The terms will typically include details such as the amount borrowed, loan period (i.e. when it's to be repaid), interest rates and charges, and the collateral offered as security.
As explored in our main guide to debentures, there are two main types: fixed charge or floating charge. In principle, both are the same in that something of value is offered as security if you're agreeing to a secured debenture.
A fixed charge is as its name suggests. It's an asset or collateral with a specific value that passes to the lender if you fail to pay back what you owe by the specified date. Examples include your business premises, a vehicle, large equipment or even the value of debts owed to you.
In comparison, a floating charge is where the value of the asset(s) can change over time. This could be cash reserves or product inventory.
The value of the security doesn't have to equal the amount borrowed in all cases, either; it only needs to be of sufficient value to satisfy the lender. If you cease trading before you repay what you owe, registering the secured debenture also means that the lender becomes a priority creditor.
As with all forms of business funding, there are certain advantages and disadvantages of using a secured debenture. Being aware of both sides of the equation is critical to ensuring that you make the right decision when seeking financial support. And it's equally vital to know for sure if those advantages aren't outweighed by the disadvantages.
− The long-term nature of a secured debenture means you can obtain the funding you need to grow your business.
− By offering security, the amount you can borrow could be more than with alternative sources of funding, e.g. a bank loan or a business cash advance.
− The terms of a debenture offer total clarity and certainty over what you'll need to pay and by when. This can help you when planning your future finances.
− A secured debenture means putting your assets at risk. It's a failsafe for the lender in the event that you fail to pay, so a worst-case scenario for your business. But there is still a lingering risk you may lose that asset if you struggle with your repayments.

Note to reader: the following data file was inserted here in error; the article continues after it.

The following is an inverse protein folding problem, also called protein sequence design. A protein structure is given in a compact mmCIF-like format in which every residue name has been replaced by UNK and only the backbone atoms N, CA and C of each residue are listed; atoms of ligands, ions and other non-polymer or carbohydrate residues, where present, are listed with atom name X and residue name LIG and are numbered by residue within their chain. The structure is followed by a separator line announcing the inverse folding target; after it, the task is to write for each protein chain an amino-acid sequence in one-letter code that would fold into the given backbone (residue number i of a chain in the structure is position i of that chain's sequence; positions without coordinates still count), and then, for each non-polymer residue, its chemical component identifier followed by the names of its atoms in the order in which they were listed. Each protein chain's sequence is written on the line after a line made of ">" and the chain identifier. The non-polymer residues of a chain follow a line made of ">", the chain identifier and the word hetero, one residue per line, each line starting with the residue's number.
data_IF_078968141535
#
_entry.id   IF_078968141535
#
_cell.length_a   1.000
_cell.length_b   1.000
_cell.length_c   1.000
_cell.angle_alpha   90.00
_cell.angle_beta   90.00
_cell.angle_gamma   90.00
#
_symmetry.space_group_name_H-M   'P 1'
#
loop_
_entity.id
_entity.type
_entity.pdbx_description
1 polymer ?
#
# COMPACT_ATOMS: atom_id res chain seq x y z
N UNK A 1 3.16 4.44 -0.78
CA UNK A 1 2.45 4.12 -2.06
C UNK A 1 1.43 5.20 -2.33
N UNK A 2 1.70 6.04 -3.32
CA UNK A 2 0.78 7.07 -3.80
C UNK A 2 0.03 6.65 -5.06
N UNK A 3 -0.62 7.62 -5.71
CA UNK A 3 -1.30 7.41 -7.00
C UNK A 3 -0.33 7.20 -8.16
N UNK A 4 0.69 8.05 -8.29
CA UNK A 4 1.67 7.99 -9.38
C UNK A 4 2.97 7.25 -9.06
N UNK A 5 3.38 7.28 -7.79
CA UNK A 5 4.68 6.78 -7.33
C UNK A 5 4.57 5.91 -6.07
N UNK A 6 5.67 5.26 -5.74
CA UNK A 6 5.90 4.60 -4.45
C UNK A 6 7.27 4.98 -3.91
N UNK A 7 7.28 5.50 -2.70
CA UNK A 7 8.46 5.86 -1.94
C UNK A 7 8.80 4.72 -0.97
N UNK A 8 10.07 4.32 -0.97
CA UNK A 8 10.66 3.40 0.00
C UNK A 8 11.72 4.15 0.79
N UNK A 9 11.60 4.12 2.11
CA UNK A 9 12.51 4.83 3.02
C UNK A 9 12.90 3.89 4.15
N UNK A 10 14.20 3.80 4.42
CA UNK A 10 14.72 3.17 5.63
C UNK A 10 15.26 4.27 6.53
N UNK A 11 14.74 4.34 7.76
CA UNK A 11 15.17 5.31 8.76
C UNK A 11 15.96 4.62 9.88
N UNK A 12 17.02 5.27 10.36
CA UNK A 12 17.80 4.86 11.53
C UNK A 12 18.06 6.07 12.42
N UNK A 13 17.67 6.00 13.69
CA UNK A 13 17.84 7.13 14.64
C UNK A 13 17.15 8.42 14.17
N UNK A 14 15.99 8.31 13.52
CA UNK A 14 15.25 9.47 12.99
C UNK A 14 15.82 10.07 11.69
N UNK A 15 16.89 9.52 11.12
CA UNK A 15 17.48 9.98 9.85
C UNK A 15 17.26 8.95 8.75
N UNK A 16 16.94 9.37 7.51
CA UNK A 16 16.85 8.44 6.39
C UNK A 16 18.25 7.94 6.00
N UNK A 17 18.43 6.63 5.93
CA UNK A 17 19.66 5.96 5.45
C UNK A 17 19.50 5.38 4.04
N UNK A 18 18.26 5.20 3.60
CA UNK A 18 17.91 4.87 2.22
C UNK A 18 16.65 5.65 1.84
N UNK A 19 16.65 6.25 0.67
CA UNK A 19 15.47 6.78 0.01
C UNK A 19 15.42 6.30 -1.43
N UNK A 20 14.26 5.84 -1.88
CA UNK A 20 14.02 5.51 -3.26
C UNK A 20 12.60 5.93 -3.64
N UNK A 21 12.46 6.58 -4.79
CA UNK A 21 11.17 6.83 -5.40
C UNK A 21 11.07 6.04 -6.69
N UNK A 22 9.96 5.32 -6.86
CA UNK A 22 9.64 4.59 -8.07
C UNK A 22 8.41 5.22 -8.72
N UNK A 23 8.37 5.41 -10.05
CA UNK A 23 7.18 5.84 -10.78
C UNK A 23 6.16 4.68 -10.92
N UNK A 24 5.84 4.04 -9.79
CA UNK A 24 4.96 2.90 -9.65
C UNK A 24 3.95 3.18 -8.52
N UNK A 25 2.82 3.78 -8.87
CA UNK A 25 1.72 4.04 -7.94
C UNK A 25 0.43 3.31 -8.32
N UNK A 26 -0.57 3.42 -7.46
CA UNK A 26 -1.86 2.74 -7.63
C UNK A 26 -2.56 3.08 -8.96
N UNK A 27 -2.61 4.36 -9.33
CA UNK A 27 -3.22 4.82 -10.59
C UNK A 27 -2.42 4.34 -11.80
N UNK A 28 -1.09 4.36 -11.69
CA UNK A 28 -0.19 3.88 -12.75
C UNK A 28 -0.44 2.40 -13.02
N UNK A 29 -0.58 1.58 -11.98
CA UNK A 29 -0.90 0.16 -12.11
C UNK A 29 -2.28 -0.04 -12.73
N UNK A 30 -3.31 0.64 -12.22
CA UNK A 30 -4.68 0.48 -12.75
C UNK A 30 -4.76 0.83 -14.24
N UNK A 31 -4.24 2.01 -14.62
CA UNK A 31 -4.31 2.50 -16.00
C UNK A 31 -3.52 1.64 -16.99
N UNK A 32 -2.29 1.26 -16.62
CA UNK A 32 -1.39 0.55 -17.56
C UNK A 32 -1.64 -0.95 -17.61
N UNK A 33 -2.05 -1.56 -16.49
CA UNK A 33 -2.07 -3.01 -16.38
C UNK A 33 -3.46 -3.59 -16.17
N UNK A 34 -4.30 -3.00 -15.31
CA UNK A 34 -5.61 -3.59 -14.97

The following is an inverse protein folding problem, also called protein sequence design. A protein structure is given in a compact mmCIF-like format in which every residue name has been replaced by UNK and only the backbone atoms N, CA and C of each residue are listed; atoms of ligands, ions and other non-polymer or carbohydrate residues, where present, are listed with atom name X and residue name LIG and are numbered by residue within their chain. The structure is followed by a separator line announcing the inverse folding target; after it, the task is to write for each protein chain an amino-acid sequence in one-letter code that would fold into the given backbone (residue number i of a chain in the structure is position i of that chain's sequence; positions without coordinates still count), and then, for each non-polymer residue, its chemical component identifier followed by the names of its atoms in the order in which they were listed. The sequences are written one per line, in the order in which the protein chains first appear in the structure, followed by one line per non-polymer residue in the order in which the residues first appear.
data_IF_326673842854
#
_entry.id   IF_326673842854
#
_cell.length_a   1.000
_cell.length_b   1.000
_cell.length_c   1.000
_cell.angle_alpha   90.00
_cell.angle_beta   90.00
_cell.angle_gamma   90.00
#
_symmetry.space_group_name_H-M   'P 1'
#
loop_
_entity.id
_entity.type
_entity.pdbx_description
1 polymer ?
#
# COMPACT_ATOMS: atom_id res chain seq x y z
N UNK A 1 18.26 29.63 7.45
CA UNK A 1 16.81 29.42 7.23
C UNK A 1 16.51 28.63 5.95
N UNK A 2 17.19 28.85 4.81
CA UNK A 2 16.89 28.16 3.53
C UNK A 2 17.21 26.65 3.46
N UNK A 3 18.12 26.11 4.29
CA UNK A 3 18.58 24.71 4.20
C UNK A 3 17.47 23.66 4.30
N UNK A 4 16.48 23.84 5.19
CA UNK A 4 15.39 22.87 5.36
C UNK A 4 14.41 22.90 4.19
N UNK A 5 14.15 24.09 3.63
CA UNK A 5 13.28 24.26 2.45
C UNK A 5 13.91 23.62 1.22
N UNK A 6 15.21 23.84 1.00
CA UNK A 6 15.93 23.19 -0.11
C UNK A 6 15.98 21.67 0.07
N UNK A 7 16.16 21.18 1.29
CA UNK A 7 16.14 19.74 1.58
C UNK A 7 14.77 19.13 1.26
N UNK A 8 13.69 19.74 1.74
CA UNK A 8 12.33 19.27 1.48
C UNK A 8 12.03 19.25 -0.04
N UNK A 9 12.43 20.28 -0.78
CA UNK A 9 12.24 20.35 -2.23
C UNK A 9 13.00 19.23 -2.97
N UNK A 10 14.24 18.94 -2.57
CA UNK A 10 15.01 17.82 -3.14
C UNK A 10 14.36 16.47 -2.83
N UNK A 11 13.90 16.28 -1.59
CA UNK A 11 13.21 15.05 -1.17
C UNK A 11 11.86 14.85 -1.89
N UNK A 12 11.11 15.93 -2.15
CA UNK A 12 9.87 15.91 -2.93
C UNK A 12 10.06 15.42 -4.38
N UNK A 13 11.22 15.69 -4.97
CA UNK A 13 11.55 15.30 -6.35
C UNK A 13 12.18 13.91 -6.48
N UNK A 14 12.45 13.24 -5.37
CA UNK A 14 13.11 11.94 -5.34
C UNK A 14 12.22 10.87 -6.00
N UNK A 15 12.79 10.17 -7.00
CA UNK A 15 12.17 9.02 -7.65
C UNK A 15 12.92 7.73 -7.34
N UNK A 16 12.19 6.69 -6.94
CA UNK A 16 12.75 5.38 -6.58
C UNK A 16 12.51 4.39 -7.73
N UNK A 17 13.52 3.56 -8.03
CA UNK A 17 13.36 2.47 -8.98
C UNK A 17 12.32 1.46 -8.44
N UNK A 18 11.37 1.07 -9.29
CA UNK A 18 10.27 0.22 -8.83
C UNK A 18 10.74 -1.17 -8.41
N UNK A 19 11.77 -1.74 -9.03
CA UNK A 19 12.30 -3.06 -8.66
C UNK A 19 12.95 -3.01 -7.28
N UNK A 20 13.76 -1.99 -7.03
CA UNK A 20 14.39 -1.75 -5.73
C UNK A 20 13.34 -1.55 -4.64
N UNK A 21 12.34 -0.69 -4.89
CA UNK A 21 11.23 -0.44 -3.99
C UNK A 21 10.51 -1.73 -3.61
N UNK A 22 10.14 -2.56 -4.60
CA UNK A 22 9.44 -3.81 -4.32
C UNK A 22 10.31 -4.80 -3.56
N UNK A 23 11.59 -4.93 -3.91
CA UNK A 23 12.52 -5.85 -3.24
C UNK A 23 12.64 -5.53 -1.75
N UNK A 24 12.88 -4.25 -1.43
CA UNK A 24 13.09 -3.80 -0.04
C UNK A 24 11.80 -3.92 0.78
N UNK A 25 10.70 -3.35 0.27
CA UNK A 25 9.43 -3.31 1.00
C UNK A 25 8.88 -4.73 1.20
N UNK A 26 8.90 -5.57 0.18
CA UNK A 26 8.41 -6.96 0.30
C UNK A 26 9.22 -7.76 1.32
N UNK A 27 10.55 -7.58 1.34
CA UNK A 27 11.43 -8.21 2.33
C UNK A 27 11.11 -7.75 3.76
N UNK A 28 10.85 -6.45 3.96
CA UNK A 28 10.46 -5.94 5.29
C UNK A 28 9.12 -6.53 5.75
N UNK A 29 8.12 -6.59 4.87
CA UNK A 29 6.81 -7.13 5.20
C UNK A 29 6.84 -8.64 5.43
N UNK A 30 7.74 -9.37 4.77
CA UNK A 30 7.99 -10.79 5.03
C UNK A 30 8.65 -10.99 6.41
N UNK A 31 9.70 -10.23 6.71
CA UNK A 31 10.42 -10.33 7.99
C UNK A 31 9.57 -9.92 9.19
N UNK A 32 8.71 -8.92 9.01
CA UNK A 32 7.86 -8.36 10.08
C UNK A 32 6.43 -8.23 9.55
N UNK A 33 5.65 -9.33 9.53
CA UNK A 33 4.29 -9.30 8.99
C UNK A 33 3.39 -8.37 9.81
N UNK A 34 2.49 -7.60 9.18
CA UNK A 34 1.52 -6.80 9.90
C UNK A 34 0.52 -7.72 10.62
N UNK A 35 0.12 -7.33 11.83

− You have no flexibility in the payment schedule. Once the debenture is registered, you must stick to the terms for the duration.
− With a fixed charge debenture, you don't have the ability to sell the asset(s) until your agreement period ends. It could be problematic if a lucrative opportunity emerges – or you need another way to raise finance before your debenture loan is repaid.
As with any loan backed by a debenture, you must first be a limited company (Ltd) or limited liability partnership (LLP). A sole trader or standard partnership cannot be covered by one.
If you qualify by that measure, the next stage is to find a lender who will allow you to borrow the amount you're looking for. Part of this will then include having the collateral of a sufficient value for the lender to agree. If not, your chances of obtaining funding this way could be slim.
Only you can be sure whether a secured debenture offers the best chance of securing funding for your business. The right information and advice can go a long way to helping you discover this, however. And that's where we can help. Even if it's not the most suitable option for your company, there are many other viable alternatives – like our commercial finance products. We help UK SMEs just like yours to fulfil your potential. From a short-term cash-flow challenge to long-term growth ambitions, let our experts help drive your forward. Contact us today for a bespoke quote and no-obligation consultation. We're here to help, so why not find out how?
4 May, 2022